“The value of discovery in an audience is diminishing,” lamented Kristy Edmunds, executive and artistic director of the Center for the Art of Performance at UCLA. But her solution is simply “listen to and support the artist.” She said that her guiding principle is something that the French director Ariane Mnouchkine once told her: “For somebody in the audience, this will be their first experience with theater, and for somebody it will be their last.”
One of the great contributions of Mnouchkine’s avant-garde company, Le Théâtre du Soleil, has been the understanding of the importance of space as the place. She took over former munitions factory in eastern Paris where she could create a uniquely communal environment for a revelatory new ritualistic theater. Yuval Sharon, founder of the Los Angeles opera company the Industry, described how masterminding operas in Union Station or in limousines driving through downtown L.A. offered a unique engagement between city and artists, allowing audiences to find all kinds of unexpected resonances.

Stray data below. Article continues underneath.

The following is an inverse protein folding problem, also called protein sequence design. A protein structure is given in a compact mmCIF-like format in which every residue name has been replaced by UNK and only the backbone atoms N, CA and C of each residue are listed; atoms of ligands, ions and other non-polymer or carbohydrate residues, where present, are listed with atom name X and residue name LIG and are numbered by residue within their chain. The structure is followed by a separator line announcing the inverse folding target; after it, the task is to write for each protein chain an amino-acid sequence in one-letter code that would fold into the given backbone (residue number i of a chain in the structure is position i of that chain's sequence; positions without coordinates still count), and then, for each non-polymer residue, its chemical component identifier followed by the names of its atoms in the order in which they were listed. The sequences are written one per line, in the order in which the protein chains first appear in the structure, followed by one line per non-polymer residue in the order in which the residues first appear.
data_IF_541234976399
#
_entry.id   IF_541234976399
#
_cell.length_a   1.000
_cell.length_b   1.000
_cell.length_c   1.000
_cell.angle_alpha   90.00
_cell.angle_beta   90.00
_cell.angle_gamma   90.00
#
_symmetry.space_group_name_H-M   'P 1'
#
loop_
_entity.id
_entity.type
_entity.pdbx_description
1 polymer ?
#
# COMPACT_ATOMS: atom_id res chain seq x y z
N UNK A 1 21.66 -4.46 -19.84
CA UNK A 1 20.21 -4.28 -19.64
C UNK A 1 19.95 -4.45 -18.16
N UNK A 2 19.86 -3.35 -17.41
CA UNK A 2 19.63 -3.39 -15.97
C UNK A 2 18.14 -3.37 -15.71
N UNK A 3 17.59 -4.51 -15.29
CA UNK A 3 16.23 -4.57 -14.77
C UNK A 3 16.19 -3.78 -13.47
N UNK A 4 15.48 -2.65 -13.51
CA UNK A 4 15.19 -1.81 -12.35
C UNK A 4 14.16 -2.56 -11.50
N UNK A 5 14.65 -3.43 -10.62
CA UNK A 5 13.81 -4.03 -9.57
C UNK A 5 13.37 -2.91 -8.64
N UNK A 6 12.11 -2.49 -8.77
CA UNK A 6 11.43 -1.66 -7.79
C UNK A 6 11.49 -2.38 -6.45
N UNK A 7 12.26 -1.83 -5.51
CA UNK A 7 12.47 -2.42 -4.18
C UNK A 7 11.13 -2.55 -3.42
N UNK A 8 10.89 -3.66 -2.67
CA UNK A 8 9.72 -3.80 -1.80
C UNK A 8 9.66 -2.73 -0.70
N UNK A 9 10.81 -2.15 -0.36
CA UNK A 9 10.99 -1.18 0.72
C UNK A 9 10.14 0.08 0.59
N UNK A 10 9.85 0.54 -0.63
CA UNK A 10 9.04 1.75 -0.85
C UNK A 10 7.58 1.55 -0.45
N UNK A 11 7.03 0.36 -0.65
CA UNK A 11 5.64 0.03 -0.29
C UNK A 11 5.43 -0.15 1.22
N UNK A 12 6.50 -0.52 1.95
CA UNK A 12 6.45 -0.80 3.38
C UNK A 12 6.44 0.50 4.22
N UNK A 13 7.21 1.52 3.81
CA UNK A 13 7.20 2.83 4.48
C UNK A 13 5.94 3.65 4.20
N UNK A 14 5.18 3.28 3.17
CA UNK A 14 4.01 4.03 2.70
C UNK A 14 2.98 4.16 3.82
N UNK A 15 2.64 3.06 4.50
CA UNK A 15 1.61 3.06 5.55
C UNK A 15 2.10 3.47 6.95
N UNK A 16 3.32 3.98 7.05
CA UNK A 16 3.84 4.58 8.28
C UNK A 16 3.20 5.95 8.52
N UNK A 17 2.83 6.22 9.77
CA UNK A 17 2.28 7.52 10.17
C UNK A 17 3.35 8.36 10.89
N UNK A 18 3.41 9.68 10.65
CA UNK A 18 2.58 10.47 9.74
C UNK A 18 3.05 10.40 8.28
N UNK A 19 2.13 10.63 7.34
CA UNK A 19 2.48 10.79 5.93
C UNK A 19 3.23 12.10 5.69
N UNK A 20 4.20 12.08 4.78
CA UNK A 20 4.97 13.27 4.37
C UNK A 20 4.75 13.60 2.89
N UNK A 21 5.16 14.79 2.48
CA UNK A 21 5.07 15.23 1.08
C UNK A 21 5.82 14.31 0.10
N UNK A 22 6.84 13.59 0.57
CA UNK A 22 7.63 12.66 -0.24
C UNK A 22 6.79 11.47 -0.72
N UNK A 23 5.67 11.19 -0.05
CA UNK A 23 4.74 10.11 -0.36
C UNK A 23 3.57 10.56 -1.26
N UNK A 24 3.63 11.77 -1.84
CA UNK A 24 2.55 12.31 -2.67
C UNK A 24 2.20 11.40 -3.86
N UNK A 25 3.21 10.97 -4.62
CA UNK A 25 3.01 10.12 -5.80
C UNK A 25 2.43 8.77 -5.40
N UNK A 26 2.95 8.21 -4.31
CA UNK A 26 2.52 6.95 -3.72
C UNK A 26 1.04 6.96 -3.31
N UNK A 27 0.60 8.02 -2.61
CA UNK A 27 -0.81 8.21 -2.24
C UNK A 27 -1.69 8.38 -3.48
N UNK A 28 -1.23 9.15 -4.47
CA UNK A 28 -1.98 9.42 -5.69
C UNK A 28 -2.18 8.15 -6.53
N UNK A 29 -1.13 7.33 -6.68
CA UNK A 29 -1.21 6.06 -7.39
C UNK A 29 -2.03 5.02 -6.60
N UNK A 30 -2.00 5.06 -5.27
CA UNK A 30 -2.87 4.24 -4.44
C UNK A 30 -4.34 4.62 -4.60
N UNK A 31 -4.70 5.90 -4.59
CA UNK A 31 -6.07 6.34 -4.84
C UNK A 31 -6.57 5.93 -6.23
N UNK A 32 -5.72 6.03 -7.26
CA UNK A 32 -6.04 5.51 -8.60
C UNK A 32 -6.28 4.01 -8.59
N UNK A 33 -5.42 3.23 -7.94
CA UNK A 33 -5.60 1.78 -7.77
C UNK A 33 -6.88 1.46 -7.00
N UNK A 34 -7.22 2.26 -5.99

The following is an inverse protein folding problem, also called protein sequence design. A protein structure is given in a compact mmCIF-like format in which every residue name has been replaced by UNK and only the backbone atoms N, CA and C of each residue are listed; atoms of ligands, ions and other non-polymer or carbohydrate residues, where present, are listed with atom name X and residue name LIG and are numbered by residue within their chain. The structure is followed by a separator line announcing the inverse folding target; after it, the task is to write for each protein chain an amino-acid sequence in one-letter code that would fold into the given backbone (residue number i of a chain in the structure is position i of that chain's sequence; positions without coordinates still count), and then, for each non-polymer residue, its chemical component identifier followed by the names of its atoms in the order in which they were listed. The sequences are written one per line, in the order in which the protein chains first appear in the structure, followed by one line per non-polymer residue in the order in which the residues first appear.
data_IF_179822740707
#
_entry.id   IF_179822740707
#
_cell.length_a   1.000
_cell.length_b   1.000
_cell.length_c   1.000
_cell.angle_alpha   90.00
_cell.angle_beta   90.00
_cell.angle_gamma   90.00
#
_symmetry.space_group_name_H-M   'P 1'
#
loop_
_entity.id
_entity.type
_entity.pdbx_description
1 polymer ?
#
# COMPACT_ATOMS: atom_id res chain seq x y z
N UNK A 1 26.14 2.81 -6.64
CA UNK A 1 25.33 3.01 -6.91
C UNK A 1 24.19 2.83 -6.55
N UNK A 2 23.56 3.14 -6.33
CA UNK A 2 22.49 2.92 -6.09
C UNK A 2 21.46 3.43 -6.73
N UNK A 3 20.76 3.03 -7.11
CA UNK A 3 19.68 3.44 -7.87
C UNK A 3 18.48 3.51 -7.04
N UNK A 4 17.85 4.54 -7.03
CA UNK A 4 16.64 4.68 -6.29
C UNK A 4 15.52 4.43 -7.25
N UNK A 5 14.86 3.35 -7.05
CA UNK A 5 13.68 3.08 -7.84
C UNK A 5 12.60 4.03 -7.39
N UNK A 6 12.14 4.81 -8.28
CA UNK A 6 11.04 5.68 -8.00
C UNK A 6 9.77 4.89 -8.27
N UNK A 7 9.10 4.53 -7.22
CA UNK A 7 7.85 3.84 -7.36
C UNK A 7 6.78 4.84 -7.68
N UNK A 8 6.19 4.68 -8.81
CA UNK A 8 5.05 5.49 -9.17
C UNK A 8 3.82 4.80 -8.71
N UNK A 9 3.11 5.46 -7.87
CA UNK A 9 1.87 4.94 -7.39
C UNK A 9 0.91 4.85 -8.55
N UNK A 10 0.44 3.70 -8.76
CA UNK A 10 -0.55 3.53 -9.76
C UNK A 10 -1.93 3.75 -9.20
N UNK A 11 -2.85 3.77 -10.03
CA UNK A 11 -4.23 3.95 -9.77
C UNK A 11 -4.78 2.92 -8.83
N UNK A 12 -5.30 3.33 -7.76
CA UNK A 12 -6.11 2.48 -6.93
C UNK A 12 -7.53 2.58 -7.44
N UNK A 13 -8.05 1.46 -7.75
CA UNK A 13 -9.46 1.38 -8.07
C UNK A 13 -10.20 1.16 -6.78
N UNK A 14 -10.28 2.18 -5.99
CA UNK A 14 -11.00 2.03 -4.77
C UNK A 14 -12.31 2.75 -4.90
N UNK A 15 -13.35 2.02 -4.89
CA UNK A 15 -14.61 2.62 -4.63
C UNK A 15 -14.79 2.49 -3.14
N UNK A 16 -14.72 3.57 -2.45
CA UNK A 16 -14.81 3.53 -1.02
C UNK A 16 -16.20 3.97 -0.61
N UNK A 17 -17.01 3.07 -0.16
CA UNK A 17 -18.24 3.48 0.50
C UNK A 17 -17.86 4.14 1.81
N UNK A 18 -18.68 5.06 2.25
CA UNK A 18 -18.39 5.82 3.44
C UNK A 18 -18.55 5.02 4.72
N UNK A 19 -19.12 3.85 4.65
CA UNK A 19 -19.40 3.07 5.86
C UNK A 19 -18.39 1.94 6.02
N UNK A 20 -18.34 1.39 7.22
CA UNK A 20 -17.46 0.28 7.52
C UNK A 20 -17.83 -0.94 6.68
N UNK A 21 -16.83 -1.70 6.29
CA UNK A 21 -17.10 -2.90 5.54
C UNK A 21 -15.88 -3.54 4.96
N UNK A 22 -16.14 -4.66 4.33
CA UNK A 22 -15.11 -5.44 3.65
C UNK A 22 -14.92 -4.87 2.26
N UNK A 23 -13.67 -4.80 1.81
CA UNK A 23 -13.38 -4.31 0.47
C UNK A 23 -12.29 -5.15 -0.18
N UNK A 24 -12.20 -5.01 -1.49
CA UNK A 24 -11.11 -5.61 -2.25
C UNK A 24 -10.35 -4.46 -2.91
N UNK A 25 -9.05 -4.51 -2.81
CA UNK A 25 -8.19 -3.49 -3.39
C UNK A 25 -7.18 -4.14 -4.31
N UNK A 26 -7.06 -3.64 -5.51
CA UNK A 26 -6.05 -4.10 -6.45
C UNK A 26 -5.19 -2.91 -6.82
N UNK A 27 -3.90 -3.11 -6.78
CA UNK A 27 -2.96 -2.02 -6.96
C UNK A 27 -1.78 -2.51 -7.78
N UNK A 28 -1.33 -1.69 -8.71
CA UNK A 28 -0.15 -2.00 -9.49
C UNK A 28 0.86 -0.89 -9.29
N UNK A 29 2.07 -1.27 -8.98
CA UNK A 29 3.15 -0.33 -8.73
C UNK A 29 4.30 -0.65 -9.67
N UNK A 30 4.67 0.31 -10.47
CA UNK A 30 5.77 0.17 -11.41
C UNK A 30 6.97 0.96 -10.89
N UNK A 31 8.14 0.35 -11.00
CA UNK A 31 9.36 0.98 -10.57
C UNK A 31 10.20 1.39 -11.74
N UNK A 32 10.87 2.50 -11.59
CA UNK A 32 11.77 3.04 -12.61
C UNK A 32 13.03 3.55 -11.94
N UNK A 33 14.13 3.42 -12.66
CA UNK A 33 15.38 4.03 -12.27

Though Sharon may be a paradigm shifter, he distinguished his approach as a director from that of a disruptor. “The dictates of the work is everything,” he said, and, no, Wagner should not be done in Union Station, although his next project will be the creation of a play-opera hybrid of Brecht’s “Galileo,” with music by Andy Akiho, to be staged in September around a bonfire on the beach in San Pedro.
How to improve the world without making matters worse? Would a holograph of Yuja Wang playing at Walt Disney Concert Hall broadcast to audiences in Kansas — yes that was suggested — provide people access to something they would not otherwise have, or would it make classical music creepy?
Few students turned up for the conference. They were busy with lessons and practicing. Their duty is to become artists we can trust. Our duty is to create a world in which they can be trusted. That is not out of the question.
The news from picture-perfect Montecito is that however great the challenges may be for classical music, the possibilities are greater. And there are a lot of people who care.